NEW JERSEY 7TH CD. The GOP establishment got its man once again as former state Sen. Tom Kean Jr. swept aside businessman Phil Rizzo 46-24 for the chance at a rematch with Democratic Rep. Tom Malinowski. (Democrats will wonder whether Kean, who took 79% in his primary two years ago, could have been stopped had he not faced five other opponents on Tuesday, but alas.) Malinowski beat Kean just 51-49 two years ago, and because fellow Democrats hung him out to dry in redistricting in order to make other seats safer, Biden’s margin dropped from 54-44 to 51-47. The incumbent will therefore be in for a very difficult ride as he tries to hold this district in New York City’s southwestern suburbs and exurbs.

MONTANA 1ST CD. Attorney Monica Tranel, a former Olympic rower, cruised to the Democratic nomination for western Montana’s brand-new 1st Congressional District with an easy 65-27 win over nonprofit executive Cora Neumann, but, rather surprisingly, we still don’t know who her Republican opponent will be. With an estimated 88% of ballots counted, per the AP, former Rep. Ryan Zinke was clinging to a skinny 41-40 lead on former state Sen. Al Olszewski.

The closeness of the race is unexpected, given Zinke’s high profile as a former Trump cabinet member (and Trump’s endorsement), plus his massive financial advantage, but Zinke faced serious scrutiny for reportedly spending more time in his wife’s hometown of Santa Barbara, California rather than in Montana. Still, even the wounded Zinke would be favored to carry this district, which Trump would have won 52-45.

Carl Paladino (R), whose new campaign for a House seat in New York has the endorsement of Rep. Elise Stefanik (R-NY), shared a Facebook post claiming the recent mass shootings in Buffalo and Uvalde were false flags and “the Texas shooter was receiving hypnosis training” apparently under the CIA’s direction.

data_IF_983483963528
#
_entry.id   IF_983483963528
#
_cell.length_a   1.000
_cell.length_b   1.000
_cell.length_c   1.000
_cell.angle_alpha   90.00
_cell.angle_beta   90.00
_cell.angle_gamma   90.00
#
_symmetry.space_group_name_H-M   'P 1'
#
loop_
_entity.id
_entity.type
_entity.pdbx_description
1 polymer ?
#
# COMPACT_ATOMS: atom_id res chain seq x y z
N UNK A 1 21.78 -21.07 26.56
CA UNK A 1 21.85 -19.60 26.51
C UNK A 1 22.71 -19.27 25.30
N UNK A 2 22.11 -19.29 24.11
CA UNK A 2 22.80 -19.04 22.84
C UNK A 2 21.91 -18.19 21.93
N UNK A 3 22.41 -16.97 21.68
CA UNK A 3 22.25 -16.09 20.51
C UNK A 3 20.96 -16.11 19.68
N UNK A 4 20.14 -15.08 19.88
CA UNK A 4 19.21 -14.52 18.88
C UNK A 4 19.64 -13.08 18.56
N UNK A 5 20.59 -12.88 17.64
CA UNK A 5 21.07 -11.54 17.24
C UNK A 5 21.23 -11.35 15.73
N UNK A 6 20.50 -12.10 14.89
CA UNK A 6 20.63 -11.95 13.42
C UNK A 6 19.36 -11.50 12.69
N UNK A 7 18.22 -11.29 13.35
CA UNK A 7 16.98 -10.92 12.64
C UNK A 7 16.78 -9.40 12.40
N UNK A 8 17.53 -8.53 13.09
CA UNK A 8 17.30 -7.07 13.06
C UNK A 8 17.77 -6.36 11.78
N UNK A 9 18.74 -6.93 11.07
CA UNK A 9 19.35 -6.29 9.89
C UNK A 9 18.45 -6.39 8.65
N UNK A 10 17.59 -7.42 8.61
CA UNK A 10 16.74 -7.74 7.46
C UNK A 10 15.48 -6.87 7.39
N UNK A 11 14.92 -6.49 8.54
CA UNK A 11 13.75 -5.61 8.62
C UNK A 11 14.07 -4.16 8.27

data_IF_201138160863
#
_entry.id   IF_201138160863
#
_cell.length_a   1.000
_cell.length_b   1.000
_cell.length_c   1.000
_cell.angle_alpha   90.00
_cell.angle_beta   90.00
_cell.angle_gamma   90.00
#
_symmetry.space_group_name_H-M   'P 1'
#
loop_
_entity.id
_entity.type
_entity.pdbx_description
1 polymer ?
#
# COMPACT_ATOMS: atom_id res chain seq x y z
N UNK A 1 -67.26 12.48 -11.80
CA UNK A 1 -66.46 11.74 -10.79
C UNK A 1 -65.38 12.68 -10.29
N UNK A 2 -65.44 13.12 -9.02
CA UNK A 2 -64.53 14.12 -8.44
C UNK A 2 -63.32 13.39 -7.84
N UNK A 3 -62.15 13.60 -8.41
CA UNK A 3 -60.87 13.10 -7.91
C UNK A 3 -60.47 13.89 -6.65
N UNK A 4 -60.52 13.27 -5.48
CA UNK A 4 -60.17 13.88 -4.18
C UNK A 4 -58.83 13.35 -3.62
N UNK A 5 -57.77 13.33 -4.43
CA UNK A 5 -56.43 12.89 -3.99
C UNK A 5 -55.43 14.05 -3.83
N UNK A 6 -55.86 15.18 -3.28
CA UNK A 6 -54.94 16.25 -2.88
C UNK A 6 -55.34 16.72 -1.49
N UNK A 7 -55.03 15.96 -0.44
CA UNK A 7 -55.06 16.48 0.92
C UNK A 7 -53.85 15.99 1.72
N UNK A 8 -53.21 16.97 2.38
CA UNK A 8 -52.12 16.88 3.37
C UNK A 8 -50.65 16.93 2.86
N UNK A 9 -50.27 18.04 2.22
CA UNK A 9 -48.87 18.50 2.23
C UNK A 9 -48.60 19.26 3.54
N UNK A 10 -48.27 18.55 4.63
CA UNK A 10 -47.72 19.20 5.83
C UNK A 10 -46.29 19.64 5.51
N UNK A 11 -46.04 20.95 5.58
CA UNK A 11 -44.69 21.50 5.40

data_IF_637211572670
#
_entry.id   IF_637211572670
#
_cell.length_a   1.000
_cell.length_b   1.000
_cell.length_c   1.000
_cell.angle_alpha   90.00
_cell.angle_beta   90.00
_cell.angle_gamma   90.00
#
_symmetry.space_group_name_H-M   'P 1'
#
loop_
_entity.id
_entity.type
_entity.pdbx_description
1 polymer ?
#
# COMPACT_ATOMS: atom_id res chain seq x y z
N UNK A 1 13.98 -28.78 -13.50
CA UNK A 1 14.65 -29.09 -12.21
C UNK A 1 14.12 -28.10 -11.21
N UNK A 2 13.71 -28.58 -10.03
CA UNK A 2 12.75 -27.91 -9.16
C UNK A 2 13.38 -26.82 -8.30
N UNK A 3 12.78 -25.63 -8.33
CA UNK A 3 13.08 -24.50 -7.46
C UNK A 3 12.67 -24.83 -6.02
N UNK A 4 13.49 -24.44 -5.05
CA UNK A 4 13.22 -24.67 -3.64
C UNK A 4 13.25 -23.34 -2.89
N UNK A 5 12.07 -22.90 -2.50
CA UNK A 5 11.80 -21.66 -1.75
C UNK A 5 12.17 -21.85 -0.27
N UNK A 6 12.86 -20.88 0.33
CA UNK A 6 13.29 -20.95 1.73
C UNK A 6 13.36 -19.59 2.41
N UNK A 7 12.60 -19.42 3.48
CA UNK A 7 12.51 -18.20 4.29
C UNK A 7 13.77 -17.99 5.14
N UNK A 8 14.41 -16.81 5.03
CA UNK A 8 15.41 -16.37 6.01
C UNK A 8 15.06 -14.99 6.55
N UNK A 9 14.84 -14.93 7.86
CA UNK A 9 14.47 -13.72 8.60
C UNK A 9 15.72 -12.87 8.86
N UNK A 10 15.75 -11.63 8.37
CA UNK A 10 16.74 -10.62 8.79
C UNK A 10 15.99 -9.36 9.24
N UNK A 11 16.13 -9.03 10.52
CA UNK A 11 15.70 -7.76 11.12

NEW JERSEY 3RD CD. Wealthy yacht manufacturer, yoga instructor, and former punk rock singer Robert Healey held off businessman Ian Smith by a 53-38 margin after a nasty GOP primary that was unexpectedly hard-fought given Healey’s huge advantages in influential county party endorsements and fundraising. Healey will advance to take on Democratic Rep. Andy Kim, who saw his district in Philadelphia’s outer suburbs dramatically improve, from a 49.4-49.2 win for Trump to a 56-42 margin for Biden.

MISSISSIPPI 4TH CD. The AP has also called a GOP runoff between incumbent Steven Palazzo and Jackson County Sheriff Mike Ezell. Palazzo took a weak first with 32%, while Ezell edged out banker Clay Wagner 25-22 for second; Wagner on Wednesday endorsed Ezell over Palazzo, who is the subject of a long-running ethics investigation into charges that he illegally used campaign funds for personal purposes.

MISSISSIPPI 3RD CD. The Associated Press has called a June 28 Republican runoff for Rep. Michael Guest and Navy veteran Michael Cassidy. Cassidy, who has attacked the incumbent for voting for a Jan. 6 commission, shocked the political world Tuesday by leading Guest 47.5-46.9―a showing that put the previously unheralded challenger close to winning outright. Guest will now have three weeks to turn things around after that near-knockout.

IOWA 3RD CD. State Sen. Zach Nunn, an Air Force veteran who served in the Middle East, handily turned aside businesswoman Nicole Hasso, who had Ted Cruz’s endorsement, by a 66-19 margin. The outcome likely gives national Republicans their preferred choice to challenge Democratic Rep. Cindy Axne, whose Des Moines-based seat—which would’ve voted for Trump 49.2-48.8 per Dave’s Redistricting App—will be a top GOP target this fall.

CALIFORNIA 49TH CD. Democratic Rep. Mike Levin, who took 50% of the vote on Tuesday night, is still waiting to find out who his November opponent will be, though it’s looking like it’ll be San Juan Capistrano Councilman Brian Maryott, who currently leads Orange County Supervisor Lisa Bartlett 19-11. Levin beat Maryott 53-47 in 2020 for this suburban San Diego seat that changed very little in redistricting and would have voted 55-43 for Biden.